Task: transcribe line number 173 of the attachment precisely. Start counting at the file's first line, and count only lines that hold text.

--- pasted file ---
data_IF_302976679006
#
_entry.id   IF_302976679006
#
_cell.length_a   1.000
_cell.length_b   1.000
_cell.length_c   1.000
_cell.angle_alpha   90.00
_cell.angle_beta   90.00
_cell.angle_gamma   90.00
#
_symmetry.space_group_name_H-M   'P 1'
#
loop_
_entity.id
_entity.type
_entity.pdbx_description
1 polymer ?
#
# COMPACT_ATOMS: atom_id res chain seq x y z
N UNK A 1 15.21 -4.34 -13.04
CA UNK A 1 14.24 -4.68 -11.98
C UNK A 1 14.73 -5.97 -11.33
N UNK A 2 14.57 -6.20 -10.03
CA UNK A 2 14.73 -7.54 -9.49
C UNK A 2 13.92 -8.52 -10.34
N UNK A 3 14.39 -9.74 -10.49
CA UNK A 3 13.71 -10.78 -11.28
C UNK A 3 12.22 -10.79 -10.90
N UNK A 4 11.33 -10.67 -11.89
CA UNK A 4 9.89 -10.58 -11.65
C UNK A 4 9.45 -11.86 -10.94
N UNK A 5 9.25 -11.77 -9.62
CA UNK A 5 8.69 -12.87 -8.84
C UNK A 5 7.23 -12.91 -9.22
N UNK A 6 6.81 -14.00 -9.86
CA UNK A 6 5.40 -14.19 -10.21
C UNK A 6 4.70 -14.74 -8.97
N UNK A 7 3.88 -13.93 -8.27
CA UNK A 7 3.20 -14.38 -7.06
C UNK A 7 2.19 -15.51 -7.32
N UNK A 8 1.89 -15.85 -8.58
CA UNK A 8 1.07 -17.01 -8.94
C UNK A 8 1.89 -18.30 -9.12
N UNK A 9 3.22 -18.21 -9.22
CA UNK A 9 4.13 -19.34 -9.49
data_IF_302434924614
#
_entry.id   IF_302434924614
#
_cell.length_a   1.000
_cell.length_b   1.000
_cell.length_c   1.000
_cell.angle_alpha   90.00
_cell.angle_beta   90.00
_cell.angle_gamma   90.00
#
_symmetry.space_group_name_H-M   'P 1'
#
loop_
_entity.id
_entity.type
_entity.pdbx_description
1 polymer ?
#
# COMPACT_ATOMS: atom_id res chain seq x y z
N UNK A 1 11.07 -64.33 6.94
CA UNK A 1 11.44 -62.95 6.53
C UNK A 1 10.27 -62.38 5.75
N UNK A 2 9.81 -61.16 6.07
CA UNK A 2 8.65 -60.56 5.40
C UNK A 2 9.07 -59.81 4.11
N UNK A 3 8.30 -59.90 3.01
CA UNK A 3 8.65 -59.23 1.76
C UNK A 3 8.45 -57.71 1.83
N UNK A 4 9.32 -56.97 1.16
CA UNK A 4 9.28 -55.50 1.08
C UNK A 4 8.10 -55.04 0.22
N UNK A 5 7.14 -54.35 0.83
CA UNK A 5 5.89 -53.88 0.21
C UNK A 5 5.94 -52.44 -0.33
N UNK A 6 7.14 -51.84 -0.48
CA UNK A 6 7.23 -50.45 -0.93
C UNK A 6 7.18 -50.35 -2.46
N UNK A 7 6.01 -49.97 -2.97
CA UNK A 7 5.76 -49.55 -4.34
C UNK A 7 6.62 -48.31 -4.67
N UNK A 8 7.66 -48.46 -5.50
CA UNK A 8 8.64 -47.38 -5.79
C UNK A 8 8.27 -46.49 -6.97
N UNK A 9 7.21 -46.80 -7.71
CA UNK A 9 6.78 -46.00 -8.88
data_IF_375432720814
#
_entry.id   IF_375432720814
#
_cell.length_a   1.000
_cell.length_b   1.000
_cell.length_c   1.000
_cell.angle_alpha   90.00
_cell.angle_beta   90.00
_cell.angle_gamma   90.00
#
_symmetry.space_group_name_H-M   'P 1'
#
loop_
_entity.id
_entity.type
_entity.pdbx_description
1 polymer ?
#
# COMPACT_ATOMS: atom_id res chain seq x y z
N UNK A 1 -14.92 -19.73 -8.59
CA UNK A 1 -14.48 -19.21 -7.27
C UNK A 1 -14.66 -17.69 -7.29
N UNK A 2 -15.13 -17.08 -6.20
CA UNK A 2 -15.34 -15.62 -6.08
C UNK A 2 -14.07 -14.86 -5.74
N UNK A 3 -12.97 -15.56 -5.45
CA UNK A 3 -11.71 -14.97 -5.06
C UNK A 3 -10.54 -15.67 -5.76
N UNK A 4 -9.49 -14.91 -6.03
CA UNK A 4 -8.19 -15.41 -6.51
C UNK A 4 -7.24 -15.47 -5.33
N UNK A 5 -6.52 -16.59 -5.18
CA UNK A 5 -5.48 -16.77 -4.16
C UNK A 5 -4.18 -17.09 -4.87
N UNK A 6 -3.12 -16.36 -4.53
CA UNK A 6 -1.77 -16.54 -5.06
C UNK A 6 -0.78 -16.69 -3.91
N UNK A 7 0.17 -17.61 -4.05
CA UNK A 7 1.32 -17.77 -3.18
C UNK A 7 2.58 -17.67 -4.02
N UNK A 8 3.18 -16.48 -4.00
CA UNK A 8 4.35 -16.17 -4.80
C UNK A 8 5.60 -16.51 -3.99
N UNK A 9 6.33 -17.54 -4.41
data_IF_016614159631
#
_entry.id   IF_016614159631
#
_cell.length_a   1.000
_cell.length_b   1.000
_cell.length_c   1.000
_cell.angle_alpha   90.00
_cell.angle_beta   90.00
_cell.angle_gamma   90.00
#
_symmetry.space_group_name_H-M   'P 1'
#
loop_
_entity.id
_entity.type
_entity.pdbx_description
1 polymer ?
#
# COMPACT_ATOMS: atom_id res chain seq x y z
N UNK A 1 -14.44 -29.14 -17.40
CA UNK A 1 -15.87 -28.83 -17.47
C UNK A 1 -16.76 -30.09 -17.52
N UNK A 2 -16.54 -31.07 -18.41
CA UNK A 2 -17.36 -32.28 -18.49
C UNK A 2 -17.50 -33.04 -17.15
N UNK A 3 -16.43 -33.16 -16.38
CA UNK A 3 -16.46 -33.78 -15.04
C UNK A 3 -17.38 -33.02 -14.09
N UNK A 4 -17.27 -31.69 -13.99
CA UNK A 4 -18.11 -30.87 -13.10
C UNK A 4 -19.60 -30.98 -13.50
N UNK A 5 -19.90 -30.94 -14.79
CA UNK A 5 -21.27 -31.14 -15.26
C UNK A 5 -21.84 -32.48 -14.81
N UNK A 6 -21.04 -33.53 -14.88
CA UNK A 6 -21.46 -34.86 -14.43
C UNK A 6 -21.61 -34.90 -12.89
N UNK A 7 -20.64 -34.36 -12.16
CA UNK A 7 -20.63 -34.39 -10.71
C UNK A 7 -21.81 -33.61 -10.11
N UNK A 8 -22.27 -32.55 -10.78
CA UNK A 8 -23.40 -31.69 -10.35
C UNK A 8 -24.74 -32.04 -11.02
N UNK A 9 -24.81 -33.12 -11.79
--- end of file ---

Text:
N UNK A 6 -21.04 -33.53 -14.88